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The SPI Test & Job Searching in Japan — Learn Japanese Antonyms & Synonyms

If you’re like me, then you’re probably one or both of these two things:

  1. You’re thinking about working in Japan one day (but perhaps aren’t a computer science major…)
  2. You want to enhance your Japanese vocabulary

If you ever want to work for a Japanese company, especially as a fresh graduate right out of college, then you might find yourself having to take something called the SPI適性検査, which is one of the most popular “recruitment aptitude tests” in Japan. While many learners aiming for Japanese company employment might assume that having JLPT skills at Level 1 would be sufficient for general job searching in Japan, this is in fact not the case in the beginning of the process. Let me explain.

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Welcome to your worst Japanese nightmare

When you apply to a typical Japanese company, assuming you have no direct connections that would boost you straight through to the interview process, after listening to a general info session (can be online but quite often in person) you first submit an エントリーシート (entry sheet), which is a one-page form that includes your name, university, and perhaps a small box for your 志望動機 (reason for applying). When you submit this form in person—such as at a career fair with Japanese companies, including CFN, Mynavi, Works Global Japan, Top Career, etc—you will hand write it in Japanese, so be sure to practice writing Kanji just enough to answer the questions that are typically asked. Memorizing your 志望動機 down to the letter is probably not a bad strategy.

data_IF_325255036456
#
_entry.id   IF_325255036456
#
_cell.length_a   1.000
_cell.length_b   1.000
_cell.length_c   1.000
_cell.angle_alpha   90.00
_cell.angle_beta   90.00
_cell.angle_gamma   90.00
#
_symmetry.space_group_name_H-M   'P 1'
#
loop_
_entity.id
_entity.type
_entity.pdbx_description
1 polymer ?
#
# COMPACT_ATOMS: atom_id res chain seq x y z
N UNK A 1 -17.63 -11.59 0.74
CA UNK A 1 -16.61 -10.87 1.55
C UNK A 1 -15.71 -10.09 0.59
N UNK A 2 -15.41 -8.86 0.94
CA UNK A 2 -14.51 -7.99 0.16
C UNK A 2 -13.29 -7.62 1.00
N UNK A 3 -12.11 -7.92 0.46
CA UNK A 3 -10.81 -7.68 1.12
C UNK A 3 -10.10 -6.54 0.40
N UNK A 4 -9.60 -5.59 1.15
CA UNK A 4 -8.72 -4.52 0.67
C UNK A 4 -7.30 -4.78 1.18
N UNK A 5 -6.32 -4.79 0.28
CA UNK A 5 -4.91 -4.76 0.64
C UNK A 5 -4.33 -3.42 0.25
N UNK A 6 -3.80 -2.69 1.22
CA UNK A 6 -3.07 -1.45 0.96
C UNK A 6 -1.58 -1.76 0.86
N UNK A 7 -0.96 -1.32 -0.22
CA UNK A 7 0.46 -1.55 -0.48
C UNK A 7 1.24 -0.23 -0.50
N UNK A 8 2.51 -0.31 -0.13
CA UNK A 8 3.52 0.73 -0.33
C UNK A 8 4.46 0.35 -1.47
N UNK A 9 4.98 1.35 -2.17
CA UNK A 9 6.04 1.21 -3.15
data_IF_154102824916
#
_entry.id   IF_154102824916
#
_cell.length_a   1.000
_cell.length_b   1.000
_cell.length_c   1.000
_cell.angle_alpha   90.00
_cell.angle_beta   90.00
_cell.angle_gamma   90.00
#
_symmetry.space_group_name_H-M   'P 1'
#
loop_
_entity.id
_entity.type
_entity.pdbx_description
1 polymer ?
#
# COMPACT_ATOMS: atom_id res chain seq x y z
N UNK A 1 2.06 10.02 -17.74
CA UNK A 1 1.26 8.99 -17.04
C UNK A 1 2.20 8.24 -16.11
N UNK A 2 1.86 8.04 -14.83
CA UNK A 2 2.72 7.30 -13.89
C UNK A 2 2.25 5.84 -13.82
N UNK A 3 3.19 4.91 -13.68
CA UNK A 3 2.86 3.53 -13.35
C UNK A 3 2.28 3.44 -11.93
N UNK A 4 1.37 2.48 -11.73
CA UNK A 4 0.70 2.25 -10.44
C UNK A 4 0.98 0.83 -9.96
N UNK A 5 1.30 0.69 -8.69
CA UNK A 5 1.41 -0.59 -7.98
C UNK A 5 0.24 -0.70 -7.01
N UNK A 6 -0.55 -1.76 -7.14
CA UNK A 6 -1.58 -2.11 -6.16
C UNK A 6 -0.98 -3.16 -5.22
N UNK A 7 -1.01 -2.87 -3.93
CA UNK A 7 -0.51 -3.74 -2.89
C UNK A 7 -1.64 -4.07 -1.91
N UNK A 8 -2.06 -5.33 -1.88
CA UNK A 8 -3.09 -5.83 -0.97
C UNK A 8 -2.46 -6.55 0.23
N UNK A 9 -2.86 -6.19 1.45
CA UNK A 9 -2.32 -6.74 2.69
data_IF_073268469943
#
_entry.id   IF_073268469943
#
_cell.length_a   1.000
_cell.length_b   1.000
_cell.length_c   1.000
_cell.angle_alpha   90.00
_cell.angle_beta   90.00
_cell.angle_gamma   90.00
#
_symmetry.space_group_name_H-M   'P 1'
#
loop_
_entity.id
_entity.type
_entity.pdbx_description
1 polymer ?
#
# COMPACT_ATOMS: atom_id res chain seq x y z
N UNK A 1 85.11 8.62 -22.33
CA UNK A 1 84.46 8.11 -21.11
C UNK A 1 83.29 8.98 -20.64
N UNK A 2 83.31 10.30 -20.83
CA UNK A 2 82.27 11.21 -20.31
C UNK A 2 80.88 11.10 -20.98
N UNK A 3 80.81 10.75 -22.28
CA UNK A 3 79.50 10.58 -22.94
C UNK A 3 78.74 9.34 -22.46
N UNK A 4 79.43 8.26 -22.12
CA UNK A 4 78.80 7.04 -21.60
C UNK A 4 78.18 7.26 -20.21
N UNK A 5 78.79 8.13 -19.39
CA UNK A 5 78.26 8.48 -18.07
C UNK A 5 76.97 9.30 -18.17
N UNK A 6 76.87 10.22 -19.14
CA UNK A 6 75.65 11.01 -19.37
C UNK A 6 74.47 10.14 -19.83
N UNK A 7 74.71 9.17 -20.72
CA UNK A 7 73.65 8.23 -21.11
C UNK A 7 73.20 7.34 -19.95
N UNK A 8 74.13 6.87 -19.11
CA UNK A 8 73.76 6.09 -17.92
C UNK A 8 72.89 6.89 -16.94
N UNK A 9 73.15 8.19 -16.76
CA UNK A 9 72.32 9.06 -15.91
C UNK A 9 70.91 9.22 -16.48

If the company is interested in talking to you further, you will likely receive instructions to take a WEB検査, or online test. If you’re lucky you’ll skip right to the interview where you can show off your Japanese and interviewing skills, but there are plenty of large corporations in Japan (Softbank, for example), that require the test first. And while some companies, such as Rakuten and most foreign investment banks have their own English version, most companies have it in Japanese only. In this blog post, Ms. Melfi sums up the test quite well: